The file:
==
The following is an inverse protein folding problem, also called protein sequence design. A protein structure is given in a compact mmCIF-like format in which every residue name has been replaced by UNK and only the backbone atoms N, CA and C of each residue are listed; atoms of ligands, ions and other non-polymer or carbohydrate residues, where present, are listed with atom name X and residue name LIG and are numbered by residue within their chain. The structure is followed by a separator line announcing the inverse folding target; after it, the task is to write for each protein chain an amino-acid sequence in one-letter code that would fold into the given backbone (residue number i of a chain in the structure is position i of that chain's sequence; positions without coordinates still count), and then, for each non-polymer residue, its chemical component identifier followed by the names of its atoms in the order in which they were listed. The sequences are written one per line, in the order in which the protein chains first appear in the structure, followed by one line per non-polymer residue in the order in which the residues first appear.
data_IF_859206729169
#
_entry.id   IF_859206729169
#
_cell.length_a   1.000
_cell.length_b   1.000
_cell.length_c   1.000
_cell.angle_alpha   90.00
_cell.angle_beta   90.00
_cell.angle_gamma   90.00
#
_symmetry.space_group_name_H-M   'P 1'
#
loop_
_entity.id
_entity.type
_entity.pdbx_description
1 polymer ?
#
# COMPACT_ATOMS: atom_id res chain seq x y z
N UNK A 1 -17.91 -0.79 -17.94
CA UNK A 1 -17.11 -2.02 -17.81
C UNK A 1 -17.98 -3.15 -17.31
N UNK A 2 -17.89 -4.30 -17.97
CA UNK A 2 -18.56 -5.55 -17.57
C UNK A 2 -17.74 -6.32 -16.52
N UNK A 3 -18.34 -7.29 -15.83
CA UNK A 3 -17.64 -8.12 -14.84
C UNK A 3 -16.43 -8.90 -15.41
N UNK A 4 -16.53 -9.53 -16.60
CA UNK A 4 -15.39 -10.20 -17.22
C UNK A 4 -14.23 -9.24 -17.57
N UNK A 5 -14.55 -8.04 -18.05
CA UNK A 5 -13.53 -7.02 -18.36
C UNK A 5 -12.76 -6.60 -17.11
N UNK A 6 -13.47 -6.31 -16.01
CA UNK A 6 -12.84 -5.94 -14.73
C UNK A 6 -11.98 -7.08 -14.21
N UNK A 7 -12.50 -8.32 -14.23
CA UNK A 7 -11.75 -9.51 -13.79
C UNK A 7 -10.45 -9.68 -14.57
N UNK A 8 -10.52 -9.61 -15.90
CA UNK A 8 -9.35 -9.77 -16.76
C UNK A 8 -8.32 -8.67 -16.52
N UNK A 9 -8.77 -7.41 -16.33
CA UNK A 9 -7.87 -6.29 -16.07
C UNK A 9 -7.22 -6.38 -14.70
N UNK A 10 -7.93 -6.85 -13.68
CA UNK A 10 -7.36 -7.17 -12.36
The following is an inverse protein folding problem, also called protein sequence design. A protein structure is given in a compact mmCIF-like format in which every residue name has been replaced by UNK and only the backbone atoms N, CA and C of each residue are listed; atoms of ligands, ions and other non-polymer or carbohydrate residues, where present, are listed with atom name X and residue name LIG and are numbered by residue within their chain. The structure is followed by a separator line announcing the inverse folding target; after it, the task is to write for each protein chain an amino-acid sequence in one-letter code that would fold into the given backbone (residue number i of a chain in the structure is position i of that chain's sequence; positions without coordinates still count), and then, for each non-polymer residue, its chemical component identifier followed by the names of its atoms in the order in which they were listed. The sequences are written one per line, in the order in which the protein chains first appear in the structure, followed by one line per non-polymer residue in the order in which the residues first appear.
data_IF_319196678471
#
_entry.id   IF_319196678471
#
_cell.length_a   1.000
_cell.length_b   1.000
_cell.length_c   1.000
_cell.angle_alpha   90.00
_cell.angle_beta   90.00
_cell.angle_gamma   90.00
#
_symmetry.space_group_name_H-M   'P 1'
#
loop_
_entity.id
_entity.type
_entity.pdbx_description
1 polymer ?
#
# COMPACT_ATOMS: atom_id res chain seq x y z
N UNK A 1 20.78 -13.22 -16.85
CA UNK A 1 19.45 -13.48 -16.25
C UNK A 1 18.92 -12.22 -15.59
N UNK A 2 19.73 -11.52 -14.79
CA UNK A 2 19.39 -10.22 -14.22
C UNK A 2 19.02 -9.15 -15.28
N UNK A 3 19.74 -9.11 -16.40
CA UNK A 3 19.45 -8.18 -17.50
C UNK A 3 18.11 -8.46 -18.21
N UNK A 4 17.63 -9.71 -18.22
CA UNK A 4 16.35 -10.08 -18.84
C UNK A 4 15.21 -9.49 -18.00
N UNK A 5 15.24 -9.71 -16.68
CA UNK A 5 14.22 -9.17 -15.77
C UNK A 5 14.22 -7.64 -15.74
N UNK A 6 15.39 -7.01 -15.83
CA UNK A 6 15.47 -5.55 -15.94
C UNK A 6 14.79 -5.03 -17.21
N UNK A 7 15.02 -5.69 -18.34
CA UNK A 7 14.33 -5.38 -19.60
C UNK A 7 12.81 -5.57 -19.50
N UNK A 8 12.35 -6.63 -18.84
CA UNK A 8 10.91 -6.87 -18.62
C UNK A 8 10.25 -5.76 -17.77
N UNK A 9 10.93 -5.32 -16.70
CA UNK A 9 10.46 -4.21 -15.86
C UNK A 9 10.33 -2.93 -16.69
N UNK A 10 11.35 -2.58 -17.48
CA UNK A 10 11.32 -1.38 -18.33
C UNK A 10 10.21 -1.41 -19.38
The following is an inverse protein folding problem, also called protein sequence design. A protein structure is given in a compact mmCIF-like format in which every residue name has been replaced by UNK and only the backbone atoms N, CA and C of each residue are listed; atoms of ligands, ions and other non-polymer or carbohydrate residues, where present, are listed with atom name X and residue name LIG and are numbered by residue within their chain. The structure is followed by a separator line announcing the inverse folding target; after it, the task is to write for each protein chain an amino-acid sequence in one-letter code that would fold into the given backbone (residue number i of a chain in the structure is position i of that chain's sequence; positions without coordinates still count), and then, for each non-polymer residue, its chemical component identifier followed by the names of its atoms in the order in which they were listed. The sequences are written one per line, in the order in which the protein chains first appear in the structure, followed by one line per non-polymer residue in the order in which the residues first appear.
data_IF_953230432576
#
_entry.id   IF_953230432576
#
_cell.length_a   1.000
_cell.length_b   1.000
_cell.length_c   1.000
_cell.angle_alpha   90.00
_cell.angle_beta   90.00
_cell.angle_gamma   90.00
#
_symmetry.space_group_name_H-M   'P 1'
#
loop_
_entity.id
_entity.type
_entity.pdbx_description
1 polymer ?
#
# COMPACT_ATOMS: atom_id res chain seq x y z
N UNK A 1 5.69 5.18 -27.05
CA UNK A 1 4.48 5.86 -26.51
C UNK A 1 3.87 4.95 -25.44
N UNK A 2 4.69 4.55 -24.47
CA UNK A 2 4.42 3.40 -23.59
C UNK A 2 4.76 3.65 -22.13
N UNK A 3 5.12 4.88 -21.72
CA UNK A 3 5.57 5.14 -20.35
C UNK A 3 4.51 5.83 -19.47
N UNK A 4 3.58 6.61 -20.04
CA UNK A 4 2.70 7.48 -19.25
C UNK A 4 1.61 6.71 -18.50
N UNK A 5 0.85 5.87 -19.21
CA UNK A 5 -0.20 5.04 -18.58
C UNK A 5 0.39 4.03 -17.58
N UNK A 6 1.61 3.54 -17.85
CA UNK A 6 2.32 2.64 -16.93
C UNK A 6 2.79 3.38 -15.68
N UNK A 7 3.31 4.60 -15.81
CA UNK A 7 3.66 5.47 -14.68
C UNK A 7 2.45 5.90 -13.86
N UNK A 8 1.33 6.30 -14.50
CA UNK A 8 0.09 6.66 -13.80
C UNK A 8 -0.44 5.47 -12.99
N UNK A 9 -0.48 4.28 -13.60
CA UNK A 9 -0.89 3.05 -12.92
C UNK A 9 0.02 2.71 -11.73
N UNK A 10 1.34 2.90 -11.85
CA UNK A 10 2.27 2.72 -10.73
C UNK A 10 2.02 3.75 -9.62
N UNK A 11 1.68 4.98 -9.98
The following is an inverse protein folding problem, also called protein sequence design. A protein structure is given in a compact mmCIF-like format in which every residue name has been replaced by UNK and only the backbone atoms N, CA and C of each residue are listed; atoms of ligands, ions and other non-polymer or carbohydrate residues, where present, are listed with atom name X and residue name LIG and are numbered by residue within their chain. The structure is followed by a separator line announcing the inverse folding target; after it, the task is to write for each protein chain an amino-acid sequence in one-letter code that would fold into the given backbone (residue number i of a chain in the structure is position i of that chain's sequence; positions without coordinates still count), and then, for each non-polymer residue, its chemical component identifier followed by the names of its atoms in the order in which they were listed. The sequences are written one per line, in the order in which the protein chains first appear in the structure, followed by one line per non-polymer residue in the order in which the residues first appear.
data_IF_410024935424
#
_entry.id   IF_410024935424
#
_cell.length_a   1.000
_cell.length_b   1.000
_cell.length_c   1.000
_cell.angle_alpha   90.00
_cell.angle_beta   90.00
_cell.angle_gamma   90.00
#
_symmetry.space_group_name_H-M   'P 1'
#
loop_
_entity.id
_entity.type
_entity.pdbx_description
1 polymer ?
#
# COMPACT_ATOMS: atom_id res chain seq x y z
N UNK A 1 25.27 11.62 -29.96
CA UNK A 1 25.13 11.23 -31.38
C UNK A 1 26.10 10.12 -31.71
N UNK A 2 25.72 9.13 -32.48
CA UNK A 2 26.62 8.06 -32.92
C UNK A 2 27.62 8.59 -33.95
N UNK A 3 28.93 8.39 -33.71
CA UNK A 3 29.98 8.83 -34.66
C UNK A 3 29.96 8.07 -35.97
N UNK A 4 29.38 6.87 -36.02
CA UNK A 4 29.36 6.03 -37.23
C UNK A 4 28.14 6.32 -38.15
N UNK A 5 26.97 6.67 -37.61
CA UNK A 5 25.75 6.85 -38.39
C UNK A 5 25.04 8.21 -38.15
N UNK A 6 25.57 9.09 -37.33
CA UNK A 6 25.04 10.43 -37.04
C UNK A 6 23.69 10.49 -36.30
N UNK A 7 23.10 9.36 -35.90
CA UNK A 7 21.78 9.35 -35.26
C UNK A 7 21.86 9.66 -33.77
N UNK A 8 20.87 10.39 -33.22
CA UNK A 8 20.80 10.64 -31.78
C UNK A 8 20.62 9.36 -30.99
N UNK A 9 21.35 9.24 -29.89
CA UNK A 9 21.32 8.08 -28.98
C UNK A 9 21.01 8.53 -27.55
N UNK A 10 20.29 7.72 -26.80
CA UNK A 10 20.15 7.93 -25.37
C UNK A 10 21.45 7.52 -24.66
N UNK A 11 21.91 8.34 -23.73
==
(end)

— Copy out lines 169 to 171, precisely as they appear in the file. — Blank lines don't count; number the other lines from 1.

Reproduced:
_entity.id
_entity.type
_entity.pdbx_description